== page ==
Whatta guy! Though once excommunicated for an extended period, and believed to be the father of a major Christological heresy, Lucian is considered a shining light in the early church. Lucian "fixed" errors that allegedly had crept into the Septuagint and his work later was used by Jerome in his revisions of revisions and the Bible version he produced. Seems to me that a lot of hands were involved in creating corrections and rescensions of the Septuagint, which was the seed from which eventually grew much of the Vulgate Bible.
Lucian may have been a hot shot at interpretation and textual criticism, but he was something of a flop when it came to theology. The Christology that he came up with, a cross between Modalism and Subordinationism, held that the Logos was Himself created, though He then went on to create everything else that was created and, by virtue of His role as Creator, was greatly superior to all the rest of creation. The best known of Lucian’s students were Eusebius, the father of church history, and Arius, the Alexandrian presbyter who lent his name to one of the great heresies of antiquity.
How did Lucian and Arius and others come up with the idea that the Logos was a creature? How did they justify it?
The same way scholars and theologians who support false doctrines do today; they appealed to flawed interpretations of selected verses of Scripture taken out of context. Lucian, Arius, Eusebius and others based their false Christology on eisegesis of four passages of Scripture. One of them, taken from the Septuagint, reads:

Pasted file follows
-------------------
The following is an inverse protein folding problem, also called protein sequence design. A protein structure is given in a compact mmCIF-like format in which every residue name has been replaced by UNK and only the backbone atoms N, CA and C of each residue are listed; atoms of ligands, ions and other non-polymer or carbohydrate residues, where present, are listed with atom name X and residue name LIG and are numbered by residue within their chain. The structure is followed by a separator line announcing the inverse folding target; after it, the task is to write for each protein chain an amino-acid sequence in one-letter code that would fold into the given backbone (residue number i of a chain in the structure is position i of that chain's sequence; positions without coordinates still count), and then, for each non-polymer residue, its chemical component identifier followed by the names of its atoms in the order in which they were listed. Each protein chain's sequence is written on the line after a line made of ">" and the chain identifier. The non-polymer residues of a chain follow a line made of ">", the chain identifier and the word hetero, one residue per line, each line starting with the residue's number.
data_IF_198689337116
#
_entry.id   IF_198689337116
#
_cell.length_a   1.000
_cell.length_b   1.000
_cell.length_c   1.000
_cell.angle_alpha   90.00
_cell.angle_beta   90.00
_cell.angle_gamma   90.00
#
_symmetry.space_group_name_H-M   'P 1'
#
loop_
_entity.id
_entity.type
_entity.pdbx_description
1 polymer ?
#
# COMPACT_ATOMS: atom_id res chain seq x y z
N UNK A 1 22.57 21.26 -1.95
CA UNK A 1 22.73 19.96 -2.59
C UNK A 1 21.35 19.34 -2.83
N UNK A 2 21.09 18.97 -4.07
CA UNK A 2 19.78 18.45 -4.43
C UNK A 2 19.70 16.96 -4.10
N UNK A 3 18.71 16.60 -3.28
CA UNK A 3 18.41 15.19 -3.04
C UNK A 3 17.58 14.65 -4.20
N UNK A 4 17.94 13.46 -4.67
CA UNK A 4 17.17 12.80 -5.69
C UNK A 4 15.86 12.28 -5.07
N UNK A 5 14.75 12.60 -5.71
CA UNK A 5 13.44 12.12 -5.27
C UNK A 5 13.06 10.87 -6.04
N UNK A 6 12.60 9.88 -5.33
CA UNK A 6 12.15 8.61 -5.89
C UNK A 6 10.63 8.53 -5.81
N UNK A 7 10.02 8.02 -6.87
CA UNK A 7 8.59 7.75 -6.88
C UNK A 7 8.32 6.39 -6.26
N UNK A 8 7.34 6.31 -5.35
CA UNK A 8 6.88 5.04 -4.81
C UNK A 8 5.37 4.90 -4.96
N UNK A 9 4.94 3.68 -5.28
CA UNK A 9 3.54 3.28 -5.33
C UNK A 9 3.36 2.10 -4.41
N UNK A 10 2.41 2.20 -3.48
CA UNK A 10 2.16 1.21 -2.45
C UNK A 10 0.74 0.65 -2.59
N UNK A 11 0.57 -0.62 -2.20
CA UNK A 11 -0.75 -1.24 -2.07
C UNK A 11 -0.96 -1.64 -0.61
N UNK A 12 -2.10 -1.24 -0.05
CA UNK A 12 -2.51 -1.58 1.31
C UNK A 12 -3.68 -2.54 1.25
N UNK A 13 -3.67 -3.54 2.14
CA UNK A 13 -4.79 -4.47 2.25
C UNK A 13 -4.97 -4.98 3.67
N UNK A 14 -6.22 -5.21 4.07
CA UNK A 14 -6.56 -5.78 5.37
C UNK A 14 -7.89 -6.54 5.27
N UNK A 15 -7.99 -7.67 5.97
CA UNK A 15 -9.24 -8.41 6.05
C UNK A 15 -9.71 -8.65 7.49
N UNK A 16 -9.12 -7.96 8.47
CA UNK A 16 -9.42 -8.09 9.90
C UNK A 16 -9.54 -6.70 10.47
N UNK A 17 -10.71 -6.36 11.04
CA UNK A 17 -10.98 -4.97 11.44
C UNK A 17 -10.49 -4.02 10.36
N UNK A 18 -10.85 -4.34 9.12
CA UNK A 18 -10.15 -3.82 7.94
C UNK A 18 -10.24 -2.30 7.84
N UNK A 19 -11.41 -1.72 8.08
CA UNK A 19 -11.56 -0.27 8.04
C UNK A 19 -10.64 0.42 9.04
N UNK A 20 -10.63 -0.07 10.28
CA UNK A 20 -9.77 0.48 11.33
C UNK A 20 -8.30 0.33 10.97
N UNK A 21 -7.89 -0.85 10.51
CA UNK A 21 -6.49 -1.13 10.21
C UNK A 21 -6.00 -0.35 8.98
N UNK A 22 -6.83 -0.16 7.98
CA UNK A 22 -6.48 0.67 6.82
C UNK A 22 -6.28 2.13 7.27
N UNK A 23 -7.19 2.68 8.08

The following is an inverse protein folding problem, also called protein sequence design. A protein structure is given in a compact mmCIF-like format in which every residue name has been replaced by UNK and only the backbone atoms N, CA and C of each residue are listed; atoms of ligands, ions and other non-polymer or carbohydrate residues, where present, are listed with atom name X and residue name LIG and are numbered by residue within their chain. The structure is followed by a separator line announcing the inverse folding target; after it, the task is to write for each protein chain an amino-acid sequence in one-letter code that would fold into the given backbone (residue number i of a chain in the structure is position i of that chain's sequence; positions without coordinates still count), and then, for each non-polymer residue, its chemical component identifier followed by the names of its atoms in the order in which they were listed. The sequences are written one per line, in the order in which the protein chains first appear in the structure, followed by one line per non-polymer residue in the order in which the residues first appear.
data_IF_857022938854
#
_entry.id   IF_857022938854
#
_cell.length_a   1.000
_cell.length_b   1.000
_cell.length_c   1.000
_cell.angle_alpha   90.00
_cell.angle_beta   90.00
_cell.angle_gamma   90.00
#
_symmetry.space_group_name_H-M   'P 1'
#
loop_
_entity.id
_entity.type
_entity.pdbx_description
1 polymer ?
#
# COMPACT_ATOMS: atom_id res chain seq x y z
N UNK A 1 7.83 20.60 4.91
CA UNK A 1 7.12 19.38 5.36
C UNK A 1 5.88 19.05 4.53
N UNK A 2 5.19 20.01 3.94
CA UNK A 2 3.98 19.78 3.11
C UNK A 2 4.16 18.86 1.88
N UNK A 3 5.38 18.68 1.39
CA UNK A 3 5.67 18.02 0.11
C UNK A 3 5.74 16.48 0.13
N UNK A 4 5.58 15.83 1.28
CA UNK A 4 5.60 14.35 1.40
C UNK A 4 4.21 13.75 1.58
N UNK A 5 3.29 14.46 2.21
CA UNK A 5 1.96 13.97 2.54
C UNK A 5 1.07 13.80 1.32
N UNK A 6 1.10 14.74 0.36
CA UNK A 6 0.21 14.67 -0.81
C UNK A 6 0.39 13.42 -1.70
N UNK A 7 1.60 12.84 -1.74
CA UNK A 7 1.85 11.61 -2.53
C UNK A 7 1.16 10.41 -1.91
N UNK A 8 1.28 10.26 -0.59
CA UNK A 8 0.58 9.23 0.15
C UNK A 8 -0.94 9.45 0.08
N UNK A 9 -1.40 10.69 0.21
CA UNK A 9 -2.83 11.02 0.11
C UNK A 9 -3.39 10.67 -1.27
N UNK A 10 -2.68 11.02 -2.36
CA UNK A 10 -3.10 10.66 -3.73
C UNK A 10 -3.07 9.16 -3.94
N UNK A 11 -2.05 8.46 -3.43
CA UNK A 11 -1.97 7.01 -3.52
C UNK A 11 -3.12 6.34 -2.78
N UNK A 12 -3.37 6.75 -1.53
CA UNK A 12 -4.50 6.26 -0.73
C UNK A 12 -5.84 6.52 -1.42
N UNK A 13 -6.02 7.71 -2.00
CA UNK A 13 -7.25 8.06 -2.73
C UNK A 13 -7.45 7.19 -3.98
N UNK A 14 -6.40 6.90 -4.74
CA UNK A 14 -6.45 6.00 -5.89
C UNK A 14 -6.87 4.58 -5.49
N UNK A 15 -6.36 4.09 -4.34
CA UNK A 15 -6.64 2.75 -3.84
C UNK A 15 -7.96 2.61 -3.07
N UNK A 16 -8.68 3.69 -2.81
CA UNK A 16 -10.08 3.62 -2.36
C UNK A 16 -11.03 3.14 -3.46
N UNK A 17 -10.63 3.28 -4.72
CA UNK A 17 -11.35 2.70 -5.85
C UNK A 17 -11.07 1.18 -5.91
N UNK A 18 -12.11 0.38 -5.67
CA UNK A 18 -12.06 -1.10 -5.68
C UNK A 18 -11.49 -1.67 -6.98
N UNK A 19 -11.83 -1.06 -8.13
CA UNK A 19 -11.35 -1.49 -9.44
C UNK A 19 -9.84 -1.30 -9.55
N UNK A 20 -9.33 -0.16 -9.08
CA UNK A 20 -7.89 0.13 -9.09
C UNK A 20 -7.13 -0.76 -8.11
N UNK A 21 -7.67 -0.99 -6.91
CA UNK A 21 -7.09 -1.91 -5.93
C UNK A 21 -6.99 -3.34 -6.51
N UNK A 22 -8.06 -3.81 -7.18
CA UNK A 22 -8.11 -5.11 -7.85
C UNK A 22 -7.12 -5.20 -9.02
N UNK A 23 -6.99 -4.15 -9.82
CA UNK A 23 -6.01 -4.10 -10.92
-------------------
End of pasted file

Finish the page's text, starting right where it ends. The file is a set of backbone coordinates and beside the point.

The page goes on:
Here is an excellent example of the dangers inherent in using prooftexts selected without regard to context. Lucian and his followers no doubt believed sincerely that this passage had reference to Jesus. Why would they believe such a thing? Because they wanted to believe that it referred to Jesus. When they searched the Scriptures, perhaps they were looking for verses to support a suspicion they already held: that God the Father created all things, including His Logos. With that thought to guide them, it likely was not difficult to read support into verses like Proverbs 8:22. But is that what the verse says?